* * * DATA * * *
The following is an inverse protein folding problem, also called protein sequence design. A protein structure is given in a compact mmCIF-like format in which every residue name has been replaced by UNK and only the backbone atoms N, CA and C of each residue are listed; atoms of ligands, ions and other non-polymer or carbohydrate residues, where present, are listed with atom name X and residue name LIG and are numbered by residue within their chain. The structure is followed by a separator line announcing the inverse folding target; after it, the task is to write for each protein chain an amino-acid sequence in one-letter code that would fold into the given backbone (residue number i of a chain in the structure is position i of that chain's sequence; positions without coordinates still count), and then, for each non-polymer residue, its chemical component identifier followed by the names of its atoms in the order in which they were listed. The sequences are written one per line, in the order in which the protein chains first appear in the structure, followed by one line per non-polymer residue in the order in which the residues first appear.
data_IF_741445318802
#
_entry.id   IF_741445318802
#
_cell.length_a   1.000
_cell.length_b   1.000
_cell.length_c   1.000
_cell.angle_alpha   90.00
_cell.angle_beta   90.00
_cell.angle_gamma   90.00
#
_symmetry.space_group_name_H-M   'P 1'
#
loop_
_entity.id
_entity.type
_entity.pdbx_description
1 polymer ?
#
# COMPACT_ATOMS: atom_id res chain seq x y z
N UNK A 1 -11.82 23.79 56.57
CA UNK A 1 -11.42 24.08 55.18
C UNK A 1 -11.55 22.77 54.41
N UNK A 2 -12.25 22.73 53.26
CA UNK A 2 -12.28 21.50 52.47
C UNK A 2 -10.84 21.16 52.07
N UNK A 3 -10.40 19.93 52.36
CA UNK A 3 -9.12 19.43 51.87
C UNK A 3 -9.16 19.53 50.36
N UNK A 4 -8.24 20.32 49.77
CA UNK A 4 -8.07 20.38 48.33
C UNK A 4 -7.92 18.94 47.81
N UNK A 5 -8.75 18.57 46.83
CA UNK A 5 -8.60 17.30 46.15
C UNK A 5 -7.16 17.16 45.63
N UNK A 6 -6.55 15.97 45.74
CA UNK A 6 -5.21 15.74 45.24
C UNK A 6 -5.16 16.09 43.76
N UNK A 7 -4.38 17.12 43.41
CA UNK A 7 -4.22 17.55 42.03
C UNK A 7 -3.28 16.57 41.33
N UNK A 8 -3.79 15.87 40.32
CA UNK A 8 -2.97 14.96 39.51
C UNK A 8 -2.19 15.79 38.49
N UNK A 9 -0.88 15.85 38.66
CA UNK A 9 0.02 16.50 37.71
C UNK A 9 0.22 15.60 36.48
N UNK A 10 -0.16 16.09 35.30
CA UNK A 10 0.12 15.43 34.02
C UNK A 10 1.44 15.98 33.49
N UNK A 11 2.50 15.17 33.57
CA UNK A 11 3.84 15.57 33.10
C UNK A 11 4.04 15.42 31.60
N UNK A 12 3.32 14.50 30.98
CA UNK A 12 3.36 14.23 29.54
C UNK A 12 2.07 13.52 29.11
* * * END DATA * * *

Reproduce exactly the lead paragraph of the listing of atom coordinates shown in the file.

The following is an inverse protein folding problem, also called protein sequence design. A protein structure is given in a compact mmCIF-like format in which every residue name has been replaced by UNK and only the backbone atoms N, CA and C of each residue are listed; atoms of ligands, ions and other non-polymer or carbohydrate residues, where present, are listed with atom name X and residue name LIG and are numbered by residue within their chain. The structure is followed by a separator line announcing the inverse folding target; after it, the task is to write for each protein chain an amino-acid sequence in one-letter code that would fold into the given backbone (residue number i of a chain in the structure is position i of that chain's sequence; positions without coordinates still count), and then, for each non-polymer residue, its chemical component identifier followed by the names of its atoms in the order in which they were listed. The sequences are written one per line, in the order in which the protein chains first appear in the structure, followed by one line per non-polymer residue in the order in which the residues first appear.